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Mary Mountstephen looks at how teachers and Early Years practitioners can help children overcome problems with their communication skills

From an early age, if a child cannot clearly hear, or understand and interpret what is being said to them, they are likely to become frustrated and their behaviour may be misinterpreted as disruptive. If they are not able to understand verbal and non-verbal communication, they are less able to express themselves clearly, share their feelings or make their needs known. This can have a negative impact on their cognitive, social and emotional wellbeing. By raising awareness of early signs of needs, however, later difficulties may be avoided or addressed so that all children can be stretched and challenged.

What is the difference between listening and hearing?

One reason children appear to have learning difficulties is that they cannot understand fully what the teacher is saying to them and then act quickly and correctly while interpreting the meaning of what has been said. Socially, they may withdraw as they struggle to follow interactions with other children.

To become a good listener we need to be able to “zoom in” on relevant information and “zoom out” from, or filter out, irrelevant background information. Good Listeners hear all sounds clearly and can focus and concentrate. They are not distracted by other sensory information. Poor listeners, on the other hand, do not have these abilities and often their only strategy is to tune out.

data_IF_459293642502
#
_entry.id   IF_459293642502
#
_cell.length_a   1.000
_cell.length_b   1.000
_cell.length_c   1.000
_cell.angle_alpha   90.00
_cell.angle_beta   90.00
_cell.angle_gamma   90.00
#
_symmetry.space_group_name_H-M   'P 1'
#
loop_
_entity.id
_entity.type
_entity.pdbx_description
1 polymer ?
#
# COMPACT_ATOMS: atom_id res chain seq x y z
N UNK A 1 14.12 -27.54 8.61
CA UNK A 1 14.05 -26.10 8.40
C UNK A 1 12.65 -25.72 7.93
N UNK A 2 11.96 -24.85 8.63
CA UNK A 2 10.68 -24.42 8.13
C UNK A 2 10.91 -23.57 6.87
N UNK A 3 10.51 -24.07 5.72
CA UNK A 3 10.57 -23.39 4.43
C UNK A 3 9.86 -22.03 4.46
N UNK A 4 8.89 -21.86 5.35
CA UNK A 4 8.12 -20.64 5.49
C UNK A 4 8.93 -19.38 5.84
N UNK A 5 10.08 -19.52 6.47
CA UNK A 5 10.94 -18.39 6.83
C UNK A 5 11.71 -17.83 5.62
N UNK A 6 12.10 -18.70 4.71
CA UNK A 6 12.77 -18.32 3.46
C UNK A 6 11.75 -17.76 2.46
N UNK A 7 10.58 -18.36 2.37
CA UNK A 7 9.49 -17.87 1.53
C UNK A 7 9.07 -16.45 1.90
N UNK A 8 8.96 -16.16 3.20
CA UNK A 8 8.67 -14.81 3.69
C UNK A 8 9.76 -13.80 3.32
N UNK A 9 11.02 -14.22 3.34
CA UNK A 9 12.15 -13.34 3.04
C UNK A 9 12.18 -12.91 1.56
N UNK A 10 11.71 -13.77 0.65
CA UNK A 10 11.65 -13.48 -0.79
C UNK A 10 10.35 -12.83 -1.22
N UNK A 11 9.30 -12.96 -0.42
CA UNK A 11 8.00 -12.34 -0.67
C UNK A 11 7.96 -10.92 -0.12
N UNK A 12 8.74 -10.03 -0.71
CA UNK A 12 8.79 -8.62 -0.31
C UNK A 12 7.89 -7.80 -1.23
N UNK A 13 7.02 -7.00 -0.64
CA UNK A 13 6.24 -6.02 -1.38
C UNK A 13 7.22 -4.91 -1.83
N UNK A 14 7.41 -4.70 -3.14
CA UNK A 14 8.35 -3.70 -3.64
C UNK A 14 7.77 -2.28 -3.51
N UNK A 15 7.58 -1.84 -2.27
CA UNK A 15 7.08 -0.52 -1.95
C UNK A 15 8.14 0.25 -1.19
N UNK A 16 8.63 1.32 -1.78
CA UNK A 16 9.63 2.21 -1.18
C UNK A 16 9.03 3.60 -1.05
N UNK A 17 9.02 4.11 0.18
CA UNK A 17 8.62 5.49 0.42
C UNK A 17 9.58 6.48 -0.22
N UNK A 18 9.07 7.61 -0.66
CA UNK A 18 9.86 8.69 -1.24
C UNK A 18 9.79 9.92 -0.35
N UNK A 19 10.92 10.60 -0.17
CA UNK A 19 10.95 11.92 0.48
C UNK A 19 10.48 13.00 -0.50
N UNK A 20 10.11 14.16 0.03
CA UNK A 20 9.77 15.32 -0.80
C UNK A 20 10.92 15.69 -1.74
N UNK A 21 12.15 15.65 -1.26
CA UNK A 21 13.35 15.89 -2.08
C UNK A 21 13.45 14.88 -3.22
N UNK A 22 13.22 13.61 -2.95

Behavioural problems are often the result of misunderstandings, as a child with auditory problems has to work harder to understand what is being said. It is like learning a foreign language for us. Hearing is a passive process and listening is an active process. Good hearing is the foundation of good listening, but we can have excellent hearing and still be poor listeners. Poor listeners have poor development of understanding, don’t follow instructions and may have poor friendship skills. They can get labelled as naughty and have problems listening to group or class instructions.

Reasons why hearing may be a problem

It is estimated that fifteen per cent of children have some hearing loss, although many of these children are more likely to be considered to have an attention disorder or learning problem, or to be a poor student with behavioural issues. There are a number of possible social, environmental and biological/medical reasons why a child’s communication may seem to be delayed or why they appear to have difficulties communicating. These include:

  • repeated ear infections. These can have a long term impact and implications beyond the periods of infection. Conductive hearing, also known as glue ear, is the most common cause of poor hearing in children. It can be difficult to spot because there may not be any obvious symptoms, although it often follows an ear infection or a cold. Many children with glue ear get better on their own, usually within a few months. However, some children get glue ear for long periods and their hearing is affected for substantial periods of time, even when there are no apparent symptoms
  • problems during pregnancy and/or birth which can cause developmental delay
  • a specific medical syndrome or disorder
  • a family related condition
  • a lack of early stimulation and good quality interaction.

 

Auditory processing disorder